From: Jack Hollis on
On Mon, 1 Mar 2010 22:58:40 -0800, "dene" <dene(a)>

>"Jack Hollis" <xsleeper(a)> wrote in message
>> On Mon, 1 Mar 2010 14:18:19 -0800, "dene" <dene(a)>
>> wrote:
>> >It's a knee jerk reaction to the "guaranteed issue" element of Senate and
>> >House Bill. Insurance companies are not a charity. They have statutary
>> >reserves to protect. I'm worried that Anthem's measure is a prelude of
>> >what's coming.
>> The companies know that guaranteed issue will mainly effect the
>> individual market. The smart companies will get out of the market
>> entirely.
>And they will.....

Businessmen are smarter than politicians.
From: Carbon on
On Tue, 02 Mar 2010 07:42:55 -0500, BAR wrote:
> In article <561po5pcb1u5dh3n5umftu1nsiqti5fh07(a)>,
> bknight(a) says...
>> On Tue, 2 Mar 2010 02:51:15 GMT, assimilate(a) wrote:
>>> On 1-Mar-2010, bknight(a) wrote:
>>>> This post has nothing to do with anything but how insurance
>>>> companies would respond to those with pre-existing illnesses that
>>>> leave WellPoint/Anthem. That's not luck of the draw, it borders on
>>>> coercion.
>>> getting insurance after you get sick is not buying insurance, it is
>>> getting someone to pay for your illness.
>> A rare double Non Sequitur from you. Do you actually think that
>> those who might not have the wherewithal to continue with
>> WellPoint/Anthem want to make a change? They don't, but could be
>> forced to do so. A family who is paying $500 a month, will now have
>> to pay $700, or go without, if there are pre existing conditions.
>> That's a pretty hefty increase.
>> Its foolishness to even suggest that these people would be looking
>> for someone to pay for their illnesses.
> The individual has the power to change the system. However, as a lefty
> you wouldn't understand that nor do you want that.
> You saw, in 2009, how the individual took control and banded together
> to form an organization that put the government on notice and had a
> dramatic effect on a major piece of legislation.

You mean this bunch of individuals?
From: Carbon on
On Tue, 02 Mar 2010 09:05:14 -0800, dene wrote:
>> "John B." <johnb505(a)> wrote in message
>> news:832ab3b9-3f3e-4d77-8744-
>> On Mar 2, 1:47 am, "dene" <d...(a)> wrote:
>>> "Carbon" <nob...(a)> wrote in message
>>> news:4b8c6a22$0$5085$9a6e19ea(a)
>>>> On Mon, 01 Mar 2010 18:37:36 +0000, assimilate wrote:
>>>>> On 1-Mar-2010, Carbon <nob...(a)> wrote:
>>>>>> According to the resident free market market ideologues, your
>>>>>> situation problem is your fault due to choices you must have made
>>>>>> in your life. For example, getting a medical condition.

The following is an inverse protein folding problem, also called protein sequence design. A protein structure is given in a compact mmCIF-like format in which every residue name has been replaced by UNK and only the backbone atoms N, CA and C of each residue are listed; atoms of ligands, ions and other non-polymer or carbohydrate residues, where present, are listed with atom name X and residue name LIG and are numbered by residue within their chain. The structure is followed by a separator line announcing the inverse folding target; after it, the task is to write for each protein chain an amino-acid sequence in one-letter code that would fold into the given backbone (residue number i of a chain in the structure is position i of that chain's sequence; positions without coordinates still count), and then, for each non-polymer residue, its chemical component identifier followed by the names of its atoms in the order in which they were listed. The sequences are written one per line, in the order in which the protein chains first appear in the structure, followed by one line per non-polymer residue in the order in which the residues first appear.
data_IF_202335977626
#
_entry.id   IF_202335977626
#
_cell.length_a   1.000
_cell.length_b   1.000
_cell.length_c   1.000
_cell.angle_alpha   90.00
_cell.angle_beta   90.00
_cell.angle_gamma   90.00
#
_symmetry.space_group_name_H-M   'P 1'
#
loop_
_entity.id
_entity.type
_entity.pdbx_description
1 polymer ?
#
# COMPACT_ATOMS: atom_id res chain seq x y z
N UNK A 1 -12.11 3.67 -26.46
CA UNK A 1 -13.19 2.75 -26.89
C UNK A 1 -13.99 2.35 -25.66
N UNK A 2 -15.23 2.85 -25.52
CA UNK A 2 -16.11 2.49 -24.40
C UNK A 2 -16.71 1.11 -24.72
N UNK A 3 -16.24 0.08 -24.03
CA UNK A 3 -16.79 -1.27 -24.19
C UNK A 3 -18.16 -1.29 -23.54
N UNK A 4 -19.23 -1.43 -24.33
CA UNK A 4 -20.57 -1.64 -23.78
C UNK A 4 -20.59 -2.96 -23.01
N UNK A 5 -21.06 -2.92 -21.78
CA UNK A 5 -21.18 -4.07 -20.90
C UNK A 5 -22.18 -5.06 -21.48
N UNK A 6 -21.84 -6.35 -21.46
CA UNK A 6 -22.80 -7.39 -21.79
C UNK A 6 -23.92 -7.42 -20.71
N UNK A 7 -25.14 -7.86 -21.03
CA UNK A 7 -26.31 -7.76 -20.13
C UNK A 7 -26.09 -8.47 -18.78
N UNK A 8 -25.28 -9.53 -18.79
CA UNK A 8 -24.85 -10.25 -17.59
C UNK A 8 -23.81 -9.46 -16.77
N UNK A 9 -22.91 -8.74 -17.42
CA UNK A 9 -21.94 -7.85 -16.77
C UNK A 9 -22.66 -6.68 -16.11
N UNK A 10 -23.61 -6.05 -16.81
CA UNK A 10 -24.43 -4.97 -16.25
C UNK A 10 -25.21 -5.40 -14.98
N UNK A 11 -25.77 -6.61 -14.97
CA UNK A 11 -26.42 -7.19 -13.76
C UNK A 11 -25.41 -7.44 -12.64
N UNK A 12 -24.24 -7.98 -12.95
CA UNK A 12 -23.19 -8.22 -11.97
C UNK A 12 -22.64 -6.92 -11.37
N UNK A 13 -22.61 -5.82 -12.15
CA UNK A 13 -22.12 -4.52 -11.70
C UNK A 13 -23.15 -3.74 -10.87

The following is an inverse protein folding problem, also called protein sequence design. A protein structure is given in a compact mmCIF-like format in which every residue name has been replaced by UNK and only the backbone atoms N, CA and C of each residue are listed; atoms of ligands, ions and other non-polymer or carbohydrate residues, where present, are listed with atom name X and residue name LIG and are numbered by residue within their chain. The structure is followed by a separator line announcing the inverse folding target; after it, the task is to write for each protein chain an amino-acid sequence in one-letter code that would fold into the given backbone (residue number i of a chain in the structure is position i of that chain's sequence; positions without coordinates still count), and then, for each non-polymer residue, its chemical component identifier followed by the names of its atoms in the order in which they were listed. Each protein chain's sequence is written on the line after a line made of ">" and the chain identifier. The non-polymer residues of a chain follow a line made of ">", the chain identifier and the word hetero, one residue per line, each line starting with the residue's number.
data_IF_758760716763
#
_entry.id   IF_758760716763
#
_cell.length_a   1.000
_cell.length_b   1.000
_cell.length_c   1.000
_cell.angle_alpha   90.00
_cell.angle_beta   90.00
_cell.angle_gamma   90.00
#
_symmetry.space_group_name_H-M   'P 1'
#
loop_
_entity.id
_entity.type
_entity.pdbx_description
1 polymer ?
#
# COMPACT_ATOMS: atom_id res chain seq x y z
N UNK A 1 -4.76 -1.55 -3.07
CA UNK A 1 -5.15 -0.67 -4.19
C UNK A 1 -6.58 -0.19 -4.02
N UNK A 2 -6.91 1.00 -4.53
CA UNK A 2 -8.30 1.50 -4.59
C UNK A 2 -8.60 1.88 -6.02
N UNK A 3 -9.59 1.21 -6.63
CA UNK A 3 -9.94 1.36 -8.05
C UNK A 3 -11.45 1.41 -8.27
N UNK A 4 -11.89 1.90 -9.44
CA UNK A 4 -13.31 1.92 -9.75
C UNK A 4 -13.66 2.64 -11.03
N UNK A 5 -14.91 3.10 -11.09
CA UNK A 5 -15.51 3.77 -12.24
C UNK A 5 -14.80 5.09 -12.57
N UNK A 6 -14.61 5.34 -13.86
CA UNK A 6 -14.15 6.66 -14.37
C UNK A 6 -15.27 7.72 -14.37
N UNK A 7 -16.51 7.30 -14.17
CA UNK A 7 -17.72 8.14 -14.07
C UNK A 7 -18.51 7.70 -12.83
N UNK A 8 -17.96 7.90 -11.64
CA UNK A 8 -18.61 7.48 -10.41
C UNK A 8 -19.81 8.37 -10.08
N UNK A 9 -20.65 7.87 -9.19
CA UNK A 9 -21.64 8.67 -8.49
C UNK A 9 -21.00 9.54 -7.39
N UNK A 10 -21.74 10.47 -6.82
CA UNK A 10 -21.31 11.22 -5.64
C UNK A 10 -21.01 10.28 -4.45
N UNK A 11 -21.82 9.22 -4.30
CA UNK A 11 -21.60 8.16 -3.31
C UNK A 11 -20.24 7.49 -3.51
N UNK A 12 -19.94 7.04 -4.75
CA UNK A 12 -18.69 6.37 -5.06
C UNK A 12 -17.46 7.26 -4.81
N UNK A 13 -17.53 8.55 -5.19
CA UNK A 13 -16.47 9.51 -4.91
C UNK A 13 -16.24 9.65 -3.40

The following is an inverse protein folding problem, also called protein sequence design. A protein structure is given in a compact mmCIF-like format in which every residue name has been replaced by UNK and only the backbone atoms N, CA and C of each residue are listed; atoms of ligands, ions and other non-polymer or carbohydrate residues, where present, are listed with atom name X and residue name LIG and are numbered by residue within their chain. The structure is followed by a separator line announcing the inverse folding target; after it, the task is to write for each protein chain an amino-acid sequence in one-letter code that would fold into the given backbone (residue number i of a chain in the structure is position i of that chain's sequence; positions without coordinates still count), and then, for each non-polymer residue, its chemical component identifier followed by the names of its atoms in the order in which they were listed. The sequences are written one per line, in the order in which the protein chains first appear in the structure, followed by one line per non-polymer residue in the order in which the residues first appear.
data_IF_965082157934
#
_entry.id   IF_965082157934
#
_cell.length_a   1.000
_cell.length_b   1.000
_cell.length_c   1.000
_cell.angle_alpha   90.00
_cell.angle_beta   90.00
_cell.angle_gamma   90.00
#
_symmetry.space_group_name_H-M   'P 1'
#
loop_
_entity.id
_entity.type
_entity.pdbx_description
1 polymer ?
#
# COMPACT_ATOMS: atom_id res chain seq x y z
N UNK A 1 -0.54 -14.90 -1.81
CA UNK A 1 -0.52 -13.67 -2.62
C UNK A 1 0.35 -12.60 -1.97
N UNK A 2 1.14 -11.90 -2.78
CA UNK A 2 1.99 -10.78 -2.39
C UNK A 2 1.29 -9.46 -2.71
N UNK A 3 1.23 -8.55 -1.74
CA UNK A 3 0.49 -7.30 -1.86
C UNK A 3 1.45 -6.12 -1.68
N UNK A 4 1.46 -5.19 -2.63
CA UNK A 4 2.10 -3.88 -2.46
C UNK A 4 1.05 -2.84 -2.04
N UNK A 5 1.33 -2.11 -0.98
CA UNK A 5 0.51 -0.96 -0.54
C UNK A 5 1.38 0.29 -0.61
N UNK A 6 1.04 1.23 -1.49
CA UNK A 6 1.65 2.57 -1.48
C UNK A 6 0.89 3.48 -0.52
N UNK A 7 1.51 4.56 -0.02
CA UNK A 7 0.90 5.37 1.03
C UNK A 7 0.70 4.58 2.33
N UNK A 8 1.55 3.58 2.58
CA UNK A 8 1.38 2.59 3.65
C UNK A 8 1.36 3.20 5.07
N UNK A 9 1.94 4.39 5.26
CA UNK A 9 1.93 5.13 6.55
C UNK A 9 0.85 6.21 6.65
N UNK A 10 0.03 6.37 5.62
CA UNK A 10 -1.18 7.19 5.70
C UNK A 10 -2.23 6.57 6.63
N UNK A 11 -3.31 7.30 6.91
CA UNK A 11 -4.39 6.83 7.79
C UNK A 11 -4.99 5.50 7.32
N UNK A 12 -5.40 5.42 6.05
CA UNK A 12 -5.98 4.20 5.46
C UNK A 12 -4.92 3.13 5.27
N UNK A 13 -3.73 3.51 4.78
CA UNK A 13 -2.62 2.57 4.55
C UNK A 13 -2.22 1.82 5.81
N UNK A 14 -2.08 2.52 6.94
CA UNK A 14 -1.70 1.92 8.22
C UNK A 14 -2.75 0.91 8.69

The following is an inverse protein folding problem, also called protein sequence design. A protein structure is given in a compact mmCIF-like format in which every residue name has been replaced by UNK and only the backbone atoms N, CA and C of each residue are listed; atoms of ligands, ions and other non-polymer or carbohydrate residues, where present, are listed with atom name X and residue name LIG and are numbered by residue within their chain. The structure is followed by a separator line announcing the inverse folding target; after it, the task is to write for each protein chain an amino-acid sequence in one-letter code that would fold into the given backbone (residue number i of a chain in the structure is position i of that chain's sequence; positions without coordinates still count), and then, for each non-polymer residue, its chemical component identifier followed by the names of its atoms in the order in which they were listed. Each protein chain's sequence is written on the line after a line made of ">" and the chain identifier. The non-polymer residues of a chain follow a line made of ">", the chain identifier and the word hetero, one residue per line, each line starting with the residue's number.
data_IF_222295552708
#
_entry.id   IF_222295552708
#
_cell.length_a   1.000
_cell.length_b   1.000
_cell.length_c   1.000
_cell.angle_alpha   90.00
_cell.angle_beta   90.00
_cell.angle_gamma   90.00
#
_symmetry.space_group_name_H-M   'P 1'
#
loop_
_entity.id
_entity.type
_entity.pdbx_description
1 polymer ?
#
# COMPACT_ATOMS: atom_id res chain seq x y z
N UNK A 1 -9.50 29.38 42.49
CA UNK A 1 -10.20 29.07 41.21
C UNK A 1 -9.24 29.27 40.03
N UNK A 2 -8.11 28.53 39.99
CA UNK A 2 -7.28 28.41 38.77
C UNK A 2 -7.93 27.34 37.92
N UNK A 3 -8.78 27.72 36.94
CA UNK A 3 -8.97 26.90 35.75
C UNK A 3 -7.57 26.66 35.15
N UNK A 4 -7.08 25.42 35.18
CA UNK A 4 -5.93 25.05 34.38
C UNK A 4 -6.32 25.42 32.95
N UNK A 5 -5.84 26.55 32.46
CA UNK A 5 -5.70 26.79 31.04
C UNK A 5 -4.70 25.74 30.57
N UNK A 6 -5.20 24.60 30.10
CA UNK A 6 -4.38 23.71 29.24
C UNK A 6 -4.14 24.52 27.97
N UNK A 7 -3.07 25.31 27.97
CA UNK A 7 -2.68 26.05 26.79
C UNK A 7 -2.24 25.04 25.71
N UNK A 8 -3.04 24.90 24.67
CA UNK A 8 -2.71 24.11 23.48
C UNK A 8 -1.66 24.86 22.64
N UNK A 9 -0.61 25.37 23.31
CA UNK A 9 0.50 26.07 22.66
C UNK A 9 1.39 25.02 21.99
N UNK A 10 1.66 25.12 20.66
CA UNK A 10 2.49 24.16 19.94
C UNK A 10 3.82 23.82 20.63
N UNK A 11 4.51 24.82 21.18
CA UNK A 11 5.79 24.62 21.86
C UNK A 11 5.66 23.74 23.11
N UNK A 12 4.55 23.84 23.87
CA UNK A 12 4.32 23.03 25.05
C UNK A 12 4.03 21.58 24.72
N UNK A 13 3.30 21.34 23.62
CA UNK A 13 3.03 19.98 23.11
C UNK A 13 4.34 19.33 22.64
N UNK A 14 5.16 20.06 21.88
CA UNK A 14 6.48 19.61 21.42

>>>>> you so don't understand, choices combine with the random nature of
>>>>> the world to produce consequences. You can't eliminate the luck of
>>>>> the draw, you can choose to deal with it, but many here would
>>>>> rather run to the nanny state.
>>>> You don't seem to have thought this "random nature of the world"
>>>> justification through very well. It would seem to permit every
>>>> crime ever conceived of by man. Not to mention that there is
>>>> absolutely nothing random about getting fucked by your health
>>>> insurance provider.
>>> Ever occured to you that there are key portions of the Senate and
>>> House bill that are screwing the health insurance companies?
>>> But what does that matter. It's not your money, is it?
>> Aw, poor health insurance companies. I feel terrible for them.
> Yeah....screw them and the millions of responsible, premium paying
> people they serve. Where did you acquire this sense of entitlement,
> John?

Greg, us responsible, premium paying people are the ones getting fucked.
From: Jack Hollis on
On Tue, 2 Mar 2010 06:41:52 -0800 (PST), "John B."
<johnb505(a)> wrote:

>There you go. Don't like the message? Malign the source. The AMA is
>one of the most powerful and well-heeled lobbying organizations in the

But you have to remember that they represent physicians, not the
public. The fact that a few insurance companies control a large part
of the market in a state is much more of a problem for physicians than
it is for the public.
From: Jack Hollis on
On Tue, 02 Mar 2010 15:01:59 -0800, Don Kirkman <donsno2(a)>

>>If you don't have the ability to pay then your intent is to steal.
>It ain't stealing if there's a law authorizing it. Your argument
>should be with the government bodies throughout the US that have made
>it not only legal but mandatory that medical professionals must
>provide services for the needy. (And they've nearly always defined
>neediness at the same time.)

The law is a license to steal.